Over the last decade, there has been a shift in how developers build a code-writing skill set and enter the field of IT. Instead of obtaining an undergraduate degree in computer science, more people have been attending coding bootcamps. These bootcamps promise to teach students everything they need to know to get their first programming job for a fraction of the cost and time required for an undergraduate education. Rather than spending four years earning a college degree, students can fast-track their career by attending one of these programs; most of which last eight to twelve weeks. While top technology companies may not heavily recruit from these programs, coding bootcamp graduates have high job placement rates. A 2021 study conducted by the Council on Integrity in Results found that around 71% of graduates from coding bootcamps found jobs within 180 days of completing the course.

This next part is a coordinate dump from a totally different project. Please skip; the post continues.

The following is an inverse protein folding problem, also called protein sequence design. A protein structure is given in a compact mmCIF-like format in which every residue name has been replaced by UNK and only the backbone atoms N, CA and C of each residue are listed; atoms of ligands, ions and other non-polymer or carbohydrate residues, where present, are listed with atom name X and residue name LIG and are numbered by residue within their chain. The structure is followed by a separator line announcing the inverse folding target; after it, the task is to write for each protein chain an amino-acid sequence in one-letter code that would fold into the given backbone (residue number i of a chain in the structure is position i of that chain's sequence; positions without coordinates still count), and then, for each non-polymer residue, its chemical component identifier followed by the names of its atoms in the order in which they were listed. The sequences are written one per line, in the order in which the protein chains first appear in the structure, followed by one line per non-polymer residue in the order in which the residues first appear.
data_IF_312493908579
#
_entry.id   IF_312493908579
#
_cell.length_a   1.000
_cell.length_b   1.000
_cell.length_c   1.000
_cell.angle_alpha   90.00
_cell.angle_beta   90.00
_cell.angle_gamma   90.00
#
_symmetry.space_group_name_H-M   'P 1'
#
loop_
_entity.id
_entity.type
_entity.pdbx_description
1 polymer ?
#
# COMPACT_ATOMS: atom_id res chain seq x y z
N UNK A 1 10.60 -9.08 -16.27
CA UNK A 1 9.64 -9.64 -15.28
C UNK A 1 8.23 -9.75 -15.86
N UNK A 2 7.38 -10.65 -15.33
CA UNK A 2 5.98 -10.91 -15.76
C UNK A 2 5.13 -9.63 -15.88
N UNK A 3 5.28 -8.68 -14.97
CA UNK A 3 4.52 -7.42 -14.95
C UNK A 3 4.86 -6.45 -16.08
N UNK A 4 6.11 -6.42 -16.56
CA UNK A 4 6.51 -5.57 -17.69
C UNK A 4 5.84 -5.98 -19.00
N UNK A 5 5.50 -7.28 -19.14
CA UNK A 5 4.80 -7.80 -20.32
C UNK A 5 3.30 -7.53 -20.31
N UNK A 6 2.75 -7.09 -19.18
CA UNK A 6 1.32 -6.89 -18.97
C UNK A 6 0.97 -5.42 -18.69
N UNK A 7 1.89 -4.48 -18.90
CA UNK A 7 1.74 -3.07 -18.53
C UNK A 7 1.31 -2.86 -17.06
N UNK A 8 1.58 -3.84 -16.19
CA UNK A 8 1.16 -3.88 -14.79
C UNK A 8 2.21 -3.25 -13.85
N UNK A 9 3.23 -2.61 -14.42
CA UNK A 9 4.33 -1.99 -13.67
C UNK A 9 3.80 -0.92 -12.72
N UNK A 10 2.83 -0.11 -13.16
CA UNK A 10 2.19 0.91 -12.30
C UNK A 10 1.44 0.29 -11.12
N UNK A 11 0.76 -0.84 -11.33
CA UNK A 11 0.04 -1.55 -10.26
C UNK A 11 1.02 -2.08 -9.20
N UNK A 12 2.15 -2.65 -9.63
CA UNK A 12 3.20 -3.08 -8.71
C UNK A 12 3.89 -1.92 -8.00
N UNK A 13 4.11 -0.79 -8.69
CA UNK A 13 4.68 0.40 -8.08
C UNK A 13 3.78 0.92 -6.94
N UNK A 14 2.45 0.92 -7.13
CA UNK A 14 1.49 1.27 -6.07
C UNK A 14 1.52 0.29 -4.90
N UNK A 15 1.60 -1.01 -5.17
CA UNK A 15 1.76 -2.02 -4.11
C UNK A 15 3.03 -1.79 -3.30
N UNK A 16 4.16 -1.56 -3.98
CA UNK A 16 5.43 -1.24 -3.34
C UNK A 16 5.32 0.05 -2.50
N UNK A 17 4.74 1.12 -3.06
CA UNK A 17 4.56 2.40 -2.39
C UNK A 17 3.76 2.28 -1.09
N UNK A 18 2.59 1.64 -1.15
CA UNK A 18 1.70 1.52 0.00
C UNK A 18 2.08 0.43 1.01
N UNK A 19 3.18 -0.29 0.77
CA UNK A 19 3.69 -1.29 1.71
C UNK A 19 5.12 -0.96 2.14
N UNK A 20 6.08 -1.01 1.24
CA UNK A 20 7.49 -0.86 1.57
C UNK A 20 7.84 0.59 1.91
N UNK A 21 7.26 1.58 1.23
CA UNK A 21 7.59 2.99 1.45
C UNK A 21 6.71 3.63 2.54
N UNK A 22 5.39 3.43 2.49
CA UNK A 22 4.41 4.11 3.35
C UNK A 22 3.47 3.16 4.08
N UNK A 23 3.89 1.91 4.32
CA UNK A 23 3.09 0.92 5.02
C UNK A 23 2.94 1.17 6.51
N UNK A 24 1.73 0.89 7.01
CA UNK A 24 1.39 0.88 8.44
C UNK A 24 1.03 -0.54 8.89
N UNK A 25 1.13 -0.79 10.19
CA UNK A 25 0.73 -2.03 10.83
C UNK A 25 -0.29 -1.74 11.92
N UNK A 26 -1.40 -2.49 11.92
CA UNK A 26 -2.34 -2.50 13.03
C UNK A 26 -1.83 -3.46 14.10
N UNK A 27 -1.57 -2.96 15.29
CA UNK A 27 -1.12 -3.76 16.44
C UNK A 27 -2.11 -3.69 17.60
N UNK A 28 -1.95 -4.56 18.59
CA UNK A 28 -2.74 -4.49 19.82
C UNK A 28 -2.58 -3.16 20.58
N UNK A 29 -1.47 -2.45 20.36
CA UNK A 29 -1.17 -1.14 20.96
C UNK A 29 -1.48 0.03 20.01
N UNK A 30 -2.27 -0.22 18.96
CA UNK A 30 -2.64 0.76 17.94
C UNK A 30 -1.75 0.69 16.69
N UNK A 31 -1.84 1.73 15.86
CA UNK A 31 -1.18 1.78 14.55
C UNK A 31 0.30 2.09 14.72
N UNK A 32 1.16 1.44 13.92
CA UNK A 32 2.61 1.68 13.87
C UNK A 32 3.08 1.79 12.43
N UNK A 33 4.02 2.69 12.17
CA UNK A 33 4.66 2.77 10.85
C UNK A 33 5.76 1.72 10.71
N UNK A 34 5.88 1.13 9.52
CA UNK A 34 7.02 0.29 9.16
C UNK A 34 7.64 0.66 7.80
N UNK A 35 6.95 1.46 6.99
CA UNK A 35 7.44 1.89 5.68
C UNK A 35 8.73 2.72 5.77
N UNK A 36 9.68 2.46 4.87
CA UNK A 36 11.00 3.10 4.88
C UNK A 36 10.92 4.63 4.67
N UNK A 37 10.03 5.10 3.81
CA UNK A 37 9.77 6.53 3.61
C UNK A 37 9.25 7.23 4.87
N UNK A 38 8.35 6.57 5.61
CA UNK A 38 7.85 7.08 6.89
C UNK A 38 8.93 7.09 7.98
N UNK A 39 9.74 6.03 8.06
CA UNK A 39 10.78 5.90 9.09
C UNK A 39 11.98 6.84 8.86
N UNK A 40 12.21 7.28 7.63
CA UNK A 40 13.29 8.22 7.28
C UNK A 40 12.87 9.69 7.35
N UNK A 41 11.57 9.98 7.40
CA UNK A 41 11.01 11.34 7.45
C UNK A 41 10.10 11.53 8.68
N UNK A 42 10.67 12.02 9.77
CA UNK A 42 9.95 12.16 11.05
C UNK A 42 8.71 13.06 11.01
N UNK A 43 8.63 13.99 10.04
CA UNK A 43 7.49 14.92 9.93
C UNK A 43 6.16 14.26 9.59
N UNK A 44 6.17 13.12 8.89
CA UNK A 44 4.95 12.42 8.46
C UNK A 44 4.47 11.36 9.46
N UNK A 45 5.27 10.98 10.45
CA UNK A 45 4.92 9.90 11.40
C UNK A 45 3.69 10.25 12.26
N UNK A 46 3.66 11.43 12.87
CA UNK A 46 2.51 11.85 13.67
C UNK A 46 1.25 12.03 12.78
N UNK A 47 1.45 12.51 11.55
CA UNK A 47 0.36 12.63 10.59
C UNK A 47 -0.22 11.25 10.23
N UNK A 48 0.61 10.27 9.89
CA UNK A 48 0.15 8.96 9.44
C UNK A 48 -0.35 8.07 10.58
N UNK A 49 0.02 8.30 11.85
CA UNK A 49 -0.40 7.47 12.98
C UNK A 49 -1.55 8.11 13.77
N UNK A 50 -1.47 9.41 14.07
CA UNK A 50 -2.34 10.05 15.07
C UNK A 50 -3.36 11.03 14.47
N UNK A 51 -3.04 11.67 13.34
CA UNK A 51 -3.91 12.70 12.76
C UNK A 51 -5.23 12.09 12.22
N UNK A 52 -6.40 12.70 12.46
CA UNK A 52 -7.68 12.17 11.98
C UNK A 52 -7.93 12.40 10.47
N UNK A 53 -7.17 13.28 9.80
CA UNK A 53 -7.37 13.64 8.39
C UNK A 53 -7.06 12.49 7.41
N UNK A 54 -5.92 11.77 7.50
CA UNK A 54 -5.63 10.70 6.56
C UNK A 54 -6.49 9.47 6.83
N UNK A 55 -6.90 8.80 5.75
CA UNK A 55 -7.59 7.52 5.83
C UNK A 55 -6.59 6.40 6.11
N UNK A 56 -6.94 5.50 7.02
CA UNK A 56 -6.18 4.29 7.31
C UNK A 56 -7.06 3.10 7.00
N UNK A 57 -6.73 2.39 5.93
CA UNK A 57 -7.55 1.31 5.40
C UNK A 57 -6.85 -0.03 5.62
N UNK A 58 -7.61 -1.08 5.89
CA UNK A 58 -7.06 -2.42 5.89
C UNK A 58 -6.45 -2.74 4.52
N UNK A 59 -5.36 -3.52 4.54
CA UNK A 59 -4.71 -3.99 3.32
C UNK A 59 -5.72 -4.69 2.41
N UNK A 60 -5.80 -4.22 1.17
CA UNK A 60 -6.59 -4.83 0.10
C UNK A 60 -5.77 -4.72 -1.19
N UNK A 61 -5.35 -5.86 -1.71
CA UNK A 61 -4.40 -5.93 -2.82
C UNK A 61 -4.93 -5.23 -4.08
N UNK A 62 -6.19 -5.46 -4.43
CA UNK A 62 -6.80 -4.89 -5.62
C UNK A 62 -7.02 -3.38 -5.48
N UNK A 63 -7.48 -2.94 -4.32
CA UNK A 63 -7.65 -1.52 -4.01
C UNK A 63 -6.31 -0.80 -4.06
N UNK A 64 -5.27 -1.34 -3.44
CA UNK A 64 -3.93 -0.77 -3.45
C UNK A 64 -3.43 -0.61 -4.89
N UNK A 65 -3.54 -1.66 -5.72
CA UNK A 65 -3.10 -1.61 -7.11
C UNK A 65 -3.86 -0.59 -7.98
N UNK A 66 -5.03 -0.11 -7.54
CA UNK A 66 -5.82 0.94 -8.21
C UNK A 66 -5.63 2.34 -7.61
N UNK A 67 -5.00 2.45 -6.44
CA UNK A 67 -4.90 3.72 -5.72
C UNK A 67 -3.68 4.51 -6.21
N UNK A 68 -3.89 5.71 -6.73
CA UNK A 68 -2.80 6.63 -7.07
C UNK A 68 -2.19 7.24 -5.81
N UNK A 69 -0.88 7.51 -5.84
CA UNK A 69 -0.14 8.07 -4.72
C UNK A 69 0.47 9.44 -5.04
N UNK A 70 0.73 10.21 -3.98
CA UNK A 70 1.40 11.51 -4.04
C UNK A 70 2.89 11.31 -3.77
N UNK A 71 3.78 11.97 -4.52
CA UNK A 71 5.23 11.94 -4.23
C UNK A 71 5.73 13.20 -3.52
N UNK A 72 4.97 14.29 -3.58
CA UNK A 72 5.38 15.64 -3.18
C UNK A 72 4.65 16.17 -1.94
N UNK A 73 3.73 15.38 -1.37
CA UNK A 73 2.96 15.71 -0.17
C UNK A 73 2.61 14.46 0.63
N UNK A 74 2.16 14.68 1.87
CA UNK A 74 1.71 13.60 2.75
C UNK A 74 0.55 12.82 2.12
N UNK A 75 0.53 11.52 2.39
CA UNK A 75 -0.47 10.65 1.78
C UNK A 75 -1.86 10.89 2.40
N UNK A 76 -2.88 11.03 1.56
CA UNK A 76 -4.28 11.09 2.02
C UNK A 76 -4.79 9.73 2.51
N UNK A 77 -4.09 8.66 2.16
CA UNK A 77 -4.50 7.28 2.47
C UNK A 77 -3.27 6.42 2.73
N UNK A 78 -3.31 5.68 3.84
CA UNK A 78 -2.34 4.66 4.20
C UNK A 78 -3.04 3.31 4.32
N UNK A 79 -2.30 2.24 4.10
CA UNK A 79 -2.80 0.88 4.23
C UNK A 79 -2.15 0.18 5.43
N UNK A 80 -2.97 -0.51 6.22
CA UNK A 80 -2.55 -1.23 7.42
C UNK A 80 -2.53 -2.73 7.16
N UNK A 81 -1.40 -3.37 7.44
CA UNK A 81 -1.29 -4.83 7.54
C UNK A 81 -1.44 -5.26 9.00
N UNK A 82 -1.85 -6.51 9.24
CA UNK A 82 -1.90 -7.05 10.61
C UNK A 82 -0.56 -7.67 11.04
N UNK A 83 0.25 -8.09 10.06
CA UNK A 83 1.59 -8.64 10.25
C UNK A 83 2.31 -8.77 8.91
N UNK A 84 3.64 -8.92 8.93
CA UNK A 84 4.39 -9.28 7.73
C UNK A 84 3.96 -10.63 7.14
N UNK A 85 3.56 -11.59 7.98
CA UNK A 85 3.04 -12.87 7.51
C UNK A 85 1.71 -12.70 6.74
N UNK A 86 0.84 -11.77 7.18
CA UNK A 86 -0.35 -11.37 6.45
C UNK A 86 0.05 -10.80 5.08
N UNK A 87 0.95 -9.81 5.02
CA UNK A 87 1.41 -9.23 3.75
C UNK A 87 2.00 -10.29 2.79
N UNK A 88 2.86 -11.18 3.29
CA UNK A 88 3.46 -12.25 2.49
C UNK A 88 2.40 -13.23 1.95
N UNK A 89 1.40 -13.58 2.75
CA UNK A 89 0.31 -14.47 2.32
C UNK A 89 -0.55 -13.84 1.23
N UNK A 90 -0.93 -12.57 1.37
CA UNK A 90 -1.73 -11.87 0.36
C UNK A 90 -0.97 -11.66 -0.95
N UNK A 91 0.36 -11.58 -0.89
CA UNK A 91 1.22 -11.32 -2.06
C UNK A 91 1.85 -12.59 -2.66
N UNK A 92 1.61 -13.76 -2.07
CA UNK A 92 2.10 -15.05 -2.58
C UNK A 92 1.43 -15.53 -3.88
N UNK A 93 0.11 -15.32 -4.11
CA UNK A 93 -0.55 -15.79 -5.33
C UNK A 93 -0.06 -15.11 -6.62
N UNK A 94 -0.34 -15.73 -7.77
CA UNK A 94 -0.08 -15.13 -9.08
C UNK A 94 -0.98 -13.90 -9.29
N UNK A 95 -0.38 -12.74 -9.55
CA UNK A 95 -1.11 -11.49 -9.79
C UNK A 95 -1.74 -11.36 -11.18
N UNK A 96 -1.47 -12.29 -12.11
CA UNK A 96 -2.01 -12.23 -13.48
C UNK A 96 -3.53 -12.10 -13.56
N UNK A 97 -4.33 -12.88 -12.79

Like computer science undergraduate programs, coding bootcamps also overlook secure coding standards in their curricula. The primary focuses of study include the fundamentals of object-oriented programming, unit testing, database design, and creating web applications. Having attended a coding bootcamp myself, I can attest that security was not a focus in the program. Outside of salting a password before storing it in a database, and learning about SQL injection attacks, instructors and course materials provided me with no guidance on how to securely develop an application. Without a focus on security in either college or bootcamps, this new wave of developers lack the necessary understanding of how to secure their code, leaving a huge skill gap for organizations to address.

Security is not a priority

If new software developers aren’t learning how to securely code while in their education programs, they’ll need to learn on the job. Unfortunately, security is rarely a priority for software developers. A recent survey conducted by Secure Code Warrior reveals that 86% of developers do not view security as a priority when writing code. This survey also revealed that 67% of developers admitted that they have routinely left known vulnerabilities and exploits in their code. This was attributed to deadlines, prioritizing functionality over security, or lack of knowledge on how to fix security problems. When developers don’t get the necessary training to create secure applications, security becomes an afterthought.